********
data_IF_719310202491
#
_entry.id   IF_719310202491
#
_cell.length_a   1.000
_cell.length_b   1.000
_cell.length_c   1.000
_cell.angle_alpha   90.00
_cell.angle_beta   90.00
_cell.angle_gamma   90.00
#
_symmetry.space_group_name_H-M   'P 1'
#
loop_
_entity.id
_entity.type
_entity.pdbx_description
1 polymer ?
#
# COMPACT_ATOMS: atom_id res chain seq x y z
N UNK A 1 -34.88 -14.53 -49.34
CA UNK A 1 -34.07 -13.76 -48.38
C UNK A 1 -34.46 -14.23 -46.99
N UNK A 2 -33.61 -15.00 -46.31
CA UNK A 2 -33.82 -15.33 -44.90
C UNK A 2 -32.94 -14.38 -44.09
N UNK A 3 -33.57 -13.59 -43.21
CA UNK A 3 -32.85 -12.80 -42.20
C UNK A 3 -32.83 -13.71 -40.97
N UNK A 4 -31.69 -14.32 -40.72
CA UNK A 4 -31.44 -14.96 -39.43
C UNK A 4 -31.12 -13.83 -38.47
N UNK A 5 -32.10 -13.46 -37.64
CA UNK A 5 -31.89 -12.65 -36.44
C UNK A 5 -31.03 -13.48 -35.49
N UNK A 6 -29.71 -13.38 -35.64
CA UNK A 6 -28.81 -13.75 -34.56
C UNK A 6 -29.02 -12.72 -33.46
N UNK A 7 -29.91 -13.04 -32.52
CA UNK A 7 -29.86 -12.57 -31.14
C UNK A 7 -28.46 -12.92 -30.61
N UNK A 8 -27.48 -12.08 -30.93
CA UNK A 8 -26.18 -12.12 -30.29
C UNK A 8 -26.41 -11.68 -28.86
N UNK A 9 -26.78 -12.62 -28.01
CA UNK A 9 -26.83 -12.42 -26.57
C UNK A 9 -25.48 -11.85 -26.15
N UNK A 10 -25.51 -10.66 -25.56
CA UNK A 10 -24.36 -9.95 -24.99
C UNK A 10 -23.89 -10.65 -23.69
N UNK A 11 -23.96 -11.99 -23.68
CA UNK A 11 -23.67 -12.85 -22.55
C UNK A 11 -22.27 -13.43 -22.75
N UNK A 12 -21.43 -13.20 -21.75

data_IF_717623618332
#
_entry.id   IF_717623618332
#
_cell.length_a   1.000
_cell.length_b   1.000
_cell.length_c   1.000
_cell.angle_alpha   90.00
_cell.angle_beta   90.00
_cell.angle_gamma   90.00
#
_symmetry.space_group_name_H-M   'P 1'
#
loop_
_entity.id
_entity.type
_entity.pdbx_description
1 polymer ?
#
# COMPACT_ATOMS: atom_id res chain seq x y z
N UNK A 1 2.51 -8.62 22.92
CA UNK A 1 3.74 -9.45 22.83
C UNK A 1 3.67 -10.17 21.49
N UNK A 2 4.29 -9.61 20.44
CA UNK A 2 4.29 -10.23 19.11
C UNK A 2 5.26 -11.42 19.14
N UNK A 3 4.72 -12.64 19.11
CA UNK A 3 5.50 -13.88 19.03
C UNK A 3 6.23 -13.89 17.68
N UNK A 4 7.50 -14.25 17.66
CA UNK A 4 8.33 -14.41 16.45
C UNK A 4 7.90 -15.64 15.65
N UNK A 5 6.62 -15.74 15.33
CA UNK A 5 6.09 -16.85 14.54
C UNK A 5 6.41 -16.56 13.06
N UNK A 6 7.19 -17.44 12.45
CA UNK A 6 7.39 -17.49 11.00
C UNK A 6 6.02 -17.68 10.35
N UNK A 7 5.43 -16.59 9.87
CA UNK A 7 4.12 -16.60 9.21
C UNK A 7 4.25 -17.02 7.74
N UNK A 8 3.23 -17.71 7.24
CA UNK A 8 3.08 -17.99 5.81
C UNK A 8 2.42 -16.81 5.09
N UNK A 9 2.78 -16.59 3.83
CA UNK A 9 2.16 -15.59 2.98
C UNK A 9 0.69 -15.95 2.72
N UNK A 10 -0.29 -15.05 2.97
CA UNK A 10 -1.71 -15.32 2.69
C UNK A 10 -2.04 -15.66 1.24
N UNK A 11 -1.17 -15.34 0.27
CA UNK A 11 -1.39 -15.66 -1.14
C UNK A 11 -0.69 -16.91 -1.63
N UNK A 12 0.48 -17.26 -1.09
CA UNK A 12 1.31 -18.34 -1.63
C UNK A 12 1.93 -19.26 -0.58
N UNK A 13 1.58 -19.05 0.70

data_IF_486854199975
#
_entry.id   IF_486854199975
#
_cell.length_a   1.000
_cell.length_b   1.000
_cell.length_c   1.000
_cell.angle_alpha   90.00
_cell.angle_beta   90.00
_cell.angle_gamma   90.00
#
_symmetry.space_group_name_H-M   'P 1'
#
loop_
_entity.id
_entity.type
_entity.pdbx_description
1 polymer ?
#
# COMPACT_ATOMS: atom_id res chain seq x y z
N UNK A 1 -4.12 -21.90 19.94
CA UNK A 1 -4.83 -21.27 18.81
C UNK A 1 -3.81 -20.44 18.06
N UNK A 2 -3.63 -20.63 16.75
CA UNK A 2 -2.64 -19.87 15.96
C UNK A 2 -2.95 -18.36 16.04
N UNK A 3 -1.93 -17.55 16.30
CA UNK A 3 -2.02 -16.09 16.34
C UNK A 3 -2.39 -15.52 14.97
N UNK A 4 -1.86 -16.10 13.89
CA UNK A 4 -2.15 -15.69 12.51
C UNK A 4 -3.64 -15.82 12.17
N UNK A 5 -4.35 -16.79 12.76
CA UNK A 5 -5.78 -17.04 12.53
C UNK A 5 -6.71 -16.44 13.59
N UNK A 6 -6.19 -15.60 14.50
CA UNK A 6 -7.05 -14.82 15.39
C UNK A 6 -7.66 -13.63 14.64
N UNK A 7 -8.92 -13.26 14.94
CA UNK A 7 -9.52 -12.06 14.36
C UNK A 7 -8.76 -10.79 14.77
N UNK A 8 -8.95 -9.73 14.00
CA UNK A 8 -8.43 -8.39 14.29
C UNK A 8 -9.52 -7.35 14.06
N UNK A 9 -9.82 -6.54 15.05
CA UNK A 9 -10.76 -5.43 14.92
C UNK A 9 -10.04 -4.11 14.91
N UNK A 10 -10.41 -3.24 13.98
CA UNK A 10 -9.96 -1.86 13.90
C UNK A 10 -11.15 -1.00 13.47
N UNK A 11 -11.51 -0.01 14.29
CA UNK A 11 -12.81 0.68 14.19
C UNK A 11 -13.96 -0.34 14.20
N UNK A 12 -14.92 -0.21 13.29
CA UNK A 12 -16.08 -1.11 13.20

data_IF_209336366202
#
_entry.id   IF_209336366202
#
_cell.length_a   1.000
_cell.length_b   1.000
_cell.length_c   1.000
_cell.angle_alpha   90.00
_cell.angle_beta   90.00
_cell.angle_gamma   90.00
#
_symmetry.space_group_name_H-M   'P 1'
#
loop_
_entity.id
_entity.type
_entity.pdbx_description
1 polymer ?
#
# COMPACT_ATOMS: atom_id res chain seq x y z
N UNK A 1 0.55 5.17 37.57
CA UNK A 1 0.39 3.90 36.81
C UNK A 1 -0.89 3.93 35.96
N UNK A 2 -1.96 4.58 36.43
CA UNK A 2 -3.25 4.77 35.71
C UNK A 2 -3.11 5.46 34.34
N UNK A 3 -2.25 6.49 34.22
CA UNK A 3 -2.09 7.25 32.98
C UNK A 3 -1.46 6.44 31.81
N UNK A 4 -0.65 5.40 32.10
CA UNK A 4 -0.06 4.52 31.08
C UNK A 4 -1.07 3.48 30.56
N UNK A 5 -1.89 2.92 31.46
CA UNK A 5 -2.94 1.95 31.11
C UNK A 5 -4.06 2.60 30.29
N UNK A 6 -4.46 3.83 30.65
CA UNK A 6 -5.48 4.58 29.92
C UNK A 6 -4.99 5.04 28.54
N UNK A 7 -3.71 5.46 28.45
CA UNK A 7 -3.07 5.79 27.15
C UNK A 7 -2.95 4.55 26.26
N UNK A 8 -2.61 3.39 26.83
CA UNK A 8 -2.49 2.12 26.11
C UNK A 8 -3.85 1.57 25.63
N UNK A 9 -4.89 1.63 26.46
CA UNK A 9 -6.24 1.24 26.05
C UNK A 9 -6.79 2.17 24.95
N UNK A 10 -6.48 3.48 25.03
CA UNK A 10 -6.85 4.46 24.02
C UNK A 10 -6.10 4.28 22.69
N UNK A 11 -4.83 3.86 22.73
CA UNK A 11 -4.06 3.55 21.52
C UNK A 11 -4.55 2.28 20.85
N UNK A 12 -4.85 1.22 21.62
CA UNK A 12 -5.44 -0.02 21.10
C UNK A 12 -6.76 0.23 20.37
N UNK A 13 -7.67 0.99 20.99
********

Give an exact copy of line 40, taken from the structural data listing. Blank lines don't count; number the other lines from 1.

CA UNK A 7 -29.86 -12.57 -31.14